11. We isolated a brain of a lamprey eel and placed it in a nutrient medium, surrounded by electrodes. The living, intact brain controls a machine that moves toward the light (in much the same way a lamprey eel moves toward the light).
12.We used a DNA synthesizer to create an artificial organic cell. (Isn’t that an oxymoron?) The computer is its parent.

If you answered “Yes” to all of these, you are right. All of these are true. Science fiction is now science fact. Today, we possess an unprecedented control over bioengineering, an area that remains largely unregulated by governments.  Our scientific advances raise many ethical questions, such as “Is it right to control the autonomy of another creature, even if it’s just a rat?” Other more pragmatic questions focus on timing: “When will we start applying directed evolution (i.e. design) to humans?”


I majored in Biology and Philosophy at the Johns Hopkins University, and the philosophical implications of genetic engineering naturally combined my two interests. I started by asking myself, “What would the world look like to the perfect, lab-created human being?” And then, I wondered, “How would the world change for the people whose genetic templates were used to create the perfect human being?” The Double Helix series sets out to answer both those questions from the point-of-view of Danyael Sabre, an alpha empath whose genetic code was used as the physical template for the perfect human being.

In the world of the Double Helix, directed evolution has become the norm, but is accessible only to those with financial resources. Historical personalities are reincarnated as clones. Genetically optimized in vitros abound, and they tend to succeed at the expense of normal humans who struggle to keep up. Nevertheless, normal humans still form the political majority, and thus, the world of the Double Helix is deeply stratified by genetics, wealth, and politics. Into this already chaotic mix, I added mutants and their dangerous variants of psychic powers, and finally Galahad, the lab-created, perfect human being.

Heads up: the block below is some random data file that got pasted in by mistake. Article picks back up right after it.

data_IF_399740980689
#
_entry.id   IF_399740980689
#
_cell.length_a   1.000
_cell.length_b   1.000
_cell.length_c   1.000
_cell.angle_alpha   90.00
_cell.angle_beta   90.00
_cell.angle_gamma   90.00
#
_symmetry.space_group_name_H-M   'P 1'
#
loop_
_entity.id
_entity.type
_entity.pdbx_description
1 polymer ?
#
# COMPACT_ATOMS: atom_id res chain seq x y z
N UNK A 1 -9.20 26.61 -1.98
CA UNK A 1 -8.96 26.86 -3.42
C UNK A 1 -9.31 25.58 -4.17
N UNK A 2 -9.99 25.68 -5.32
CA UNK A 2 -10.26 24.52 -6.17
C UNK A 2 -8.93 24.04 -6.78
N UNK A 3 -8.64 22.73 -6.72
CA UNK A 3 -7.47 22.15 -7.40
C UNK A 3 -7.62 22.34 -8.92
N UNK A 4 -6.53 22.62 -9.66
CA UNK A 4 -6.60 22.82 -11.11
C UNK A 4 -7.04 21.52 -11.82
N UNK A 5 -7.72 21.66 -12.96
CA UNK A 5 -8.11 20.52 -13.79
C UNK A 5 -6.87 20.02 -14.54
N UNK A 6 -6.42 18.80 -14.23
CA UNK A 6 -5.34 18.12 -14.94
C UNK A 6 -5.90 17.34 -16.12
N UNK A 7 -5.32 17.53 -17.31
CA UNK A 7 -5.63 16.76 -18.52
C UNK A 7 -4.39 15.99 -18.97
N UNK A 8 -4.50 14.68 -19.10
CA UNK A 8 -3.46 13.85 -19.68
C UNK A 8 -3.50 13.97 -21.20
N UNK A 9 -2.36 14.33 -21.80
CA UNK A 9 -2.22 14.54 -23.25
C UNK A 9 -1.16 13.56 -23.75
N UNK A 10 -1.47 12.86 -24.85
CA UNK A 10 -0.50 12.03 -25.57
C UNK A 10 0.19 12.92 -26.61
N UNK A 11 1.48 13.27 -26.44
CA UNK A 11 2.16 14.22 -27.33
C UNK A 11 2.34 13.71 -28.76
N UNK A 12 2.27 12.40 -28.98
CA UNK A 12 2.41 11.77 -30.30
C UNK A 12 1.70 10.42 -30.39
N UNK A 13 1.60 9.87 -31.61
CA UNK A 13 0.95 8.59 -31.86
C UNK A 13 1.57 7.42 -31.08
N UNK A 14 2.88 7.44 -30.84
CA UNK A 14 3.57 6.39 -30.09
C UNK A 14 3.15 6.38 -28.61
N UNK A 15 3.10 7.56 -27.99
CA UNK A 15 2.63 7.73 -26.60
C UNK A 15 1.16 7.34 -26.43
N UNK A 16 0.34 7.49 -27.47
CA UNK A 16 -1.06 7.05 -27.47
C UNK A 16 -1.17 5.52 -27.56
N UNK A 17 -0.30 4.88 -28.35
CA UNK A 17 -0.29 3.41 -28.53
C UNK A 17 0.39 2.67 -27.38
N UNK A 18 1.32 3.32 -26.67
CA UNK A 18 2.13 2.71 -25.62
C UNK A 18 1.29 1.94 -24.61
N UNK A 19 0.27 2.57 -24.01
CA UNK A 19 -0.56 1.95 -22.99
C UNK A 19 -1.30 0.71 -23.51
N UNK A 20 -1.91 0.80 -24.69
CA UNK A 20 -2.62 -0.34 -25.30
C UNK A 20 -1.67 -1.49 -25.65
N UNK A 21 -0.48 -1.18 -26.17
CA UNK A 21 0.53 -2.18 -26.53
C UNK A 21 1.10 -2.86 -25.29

The story explodes into a “highly-enjoyable, brainy guilty pleasure of a novel: a perfect mixture of non-stop action, gripping plot, thought-provoking philosophy, and beautiful visuals.” Set in Earth’s near-contemporary future and frequently compared to X-Men, Heroes, and Alphas, the Double Helix series is highly accessible, even for non-science fiction readers.

I invite you to check out a world that is closer to science fact than science fiction. Welcome to the Double Helix.

About The Author


Jade Kerrion unites cutting-edge science and bioethics with fast-paced action in her award-winning Double Helix series. Drawing rave reviews for its originality and vision, and described as “a breakout piece of science fiction,” Perfection Unleashed, and its sequels,Perfect Betrayal and Perfect Weapon, are available in print and e-book through Amazon and other major retailers.

Connect with Jade Kerrion: Blog / Facebook / Twitter
Perfection Unleashed: Amazon / Amazon UK / Smashwords
Perfect Betrayal: Amazon / Amazon UK / Smashwords
Perfect Weapon: Amazon / Amazon UK / Smashwords


BACKUP LINKS (if, for some reason, the links above do not transfer through a simple cut and paste)

Social Media Links

Perfection Unleashed

Perfect Betrayal

Perfect Weapon

Saturday, December 29, 2012

The Writer's Toolbox: